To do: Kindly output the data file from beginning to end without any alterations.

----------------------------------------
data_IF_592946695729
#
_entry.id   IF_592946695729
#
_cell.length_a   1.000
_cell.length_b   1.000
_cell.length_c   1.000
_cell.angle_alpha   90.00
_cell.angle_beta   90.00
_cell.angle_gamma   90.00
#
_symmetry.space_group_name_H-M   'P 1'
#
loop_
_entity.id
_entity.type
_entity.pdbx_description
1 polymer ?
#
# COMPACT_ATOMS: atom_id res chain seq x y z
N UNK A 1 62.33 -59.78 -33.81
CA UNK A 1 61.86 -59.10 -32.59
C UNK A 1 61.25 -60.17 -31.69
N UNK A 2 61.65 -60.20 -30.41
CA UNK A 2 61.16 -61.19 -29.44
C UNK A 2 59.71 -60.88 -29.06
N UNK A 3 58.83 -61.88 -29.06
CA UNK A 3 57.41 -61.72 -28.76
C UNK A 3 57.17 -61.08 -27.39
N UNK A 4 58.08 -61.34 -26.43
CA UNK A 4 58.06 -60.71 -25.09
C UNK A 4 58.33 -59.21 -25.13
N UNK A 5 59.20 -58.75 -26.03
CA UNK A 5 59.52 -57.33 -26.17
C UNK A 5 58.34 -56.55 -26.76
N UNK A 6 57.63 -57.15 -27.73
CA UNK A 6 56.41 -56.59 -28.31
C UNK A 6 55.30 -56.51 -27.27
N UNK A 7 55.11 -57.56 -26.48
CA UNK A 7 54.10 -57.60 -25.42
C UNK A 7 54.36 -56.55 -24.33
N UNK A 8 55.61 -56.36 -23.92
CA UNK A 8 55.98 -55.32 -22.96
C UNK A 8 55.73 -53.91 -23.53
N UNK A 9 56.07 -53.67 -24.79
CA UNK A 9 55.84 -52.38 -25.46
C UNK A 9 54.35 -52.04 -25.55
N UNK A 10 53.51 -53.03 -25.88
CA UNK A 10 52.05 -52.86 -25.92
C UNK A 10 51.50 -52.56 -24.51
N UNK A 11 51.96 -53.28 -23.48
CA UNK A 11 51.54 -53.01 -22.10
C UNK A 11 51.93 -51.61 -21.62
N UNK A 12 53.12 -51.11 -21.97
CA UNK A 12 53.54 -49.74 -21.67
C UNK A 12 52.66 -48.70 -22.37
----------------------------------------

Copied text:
data_IF_592946695729
#
_entry.id   IF_592946695729
#
_cell.length_a   1.000
_cell.length_b   1.000
_cell.length_c   1.000
_cell.angle_alpha   90.00
_cell.angle_beta   90.00
_cell.angle_gamma   90.00
#
_symmetry.space_group_name_H-M   'P 1'
#
loop_
_entity.id
_entity.type
_entity.pdbx_description
1 polymer ?
#
# COMPACT_ATOMS: atom_id res chain seq x y z
N UNK A 1 62.33 -59.78 -33.81
CA UNK A 1 61.86 -59.10 -32.59
C UNK A 1 61.25 -60.17 -31.69
N UNK A 2 61.65 -60.20 -30.41
CA UNK A 2 61.16 -61.19 -29.44
C UNK A 2 59.71 -60.88 -29.06
N UNK A 3 58.83 -61.88 -29.06
CA UNK A 3 57.41 -61.72 -28.76
C UNK A 3 57.17 -61.08 -27.39
N UNK A 4 58.08 -61.34 -26.43
CA UNK A 4 58.06 -60.71 -25.09
C UNK A 4 58.33 -59.21 -25.13
N UNK A 5 59.20 -58.75 -26.03
CA UNK A 5 59.52 -57.33 -26.17
C UNK A 5 58.34 -56.55 -26.76
N UNK A 6 57.63 -57.15 -27.73
CA UNK A 6 56.41 -56.59 -28.31
C UNK A 6 55.30 -56.51 -27.27
N UNK A 7 55.11 -57.56 -26.48
CA UNK A 7 54.10 -57.60 -25.42
C UNK A 7 54.36 -56.55 -24.33
N UNK A 8 55.61 -56.36 -23.92
CA UNK A 8 55.98 -55.32 -22.96
C UNK A 8 55.73 -53.91 -23.53
N UNK A 9 56.07 -53.67 -24.79
CA UNK A 9 55.84 -52.38 -25.46
C UNK A 9 54.35 -52.04 -25.55
N UNK A 10 53.51 -53.03 -25.88
CA UNK A 10 52.05 -52.86 -25.92
C UNK A 10 51.50 -52.56 -24.51
N UNK A 11 51.96 -53.28 -23.48
CA UNK A 11 51.54 -53.01 -22.10
C UNK A 11 51.93 -51.61 -21.62
N UNK A 12 53.12 -51.11 -21.97
CA UNK A 12 53.54 -49.74 -21.67
C UNK A 12 52.66 -48.70 -22.37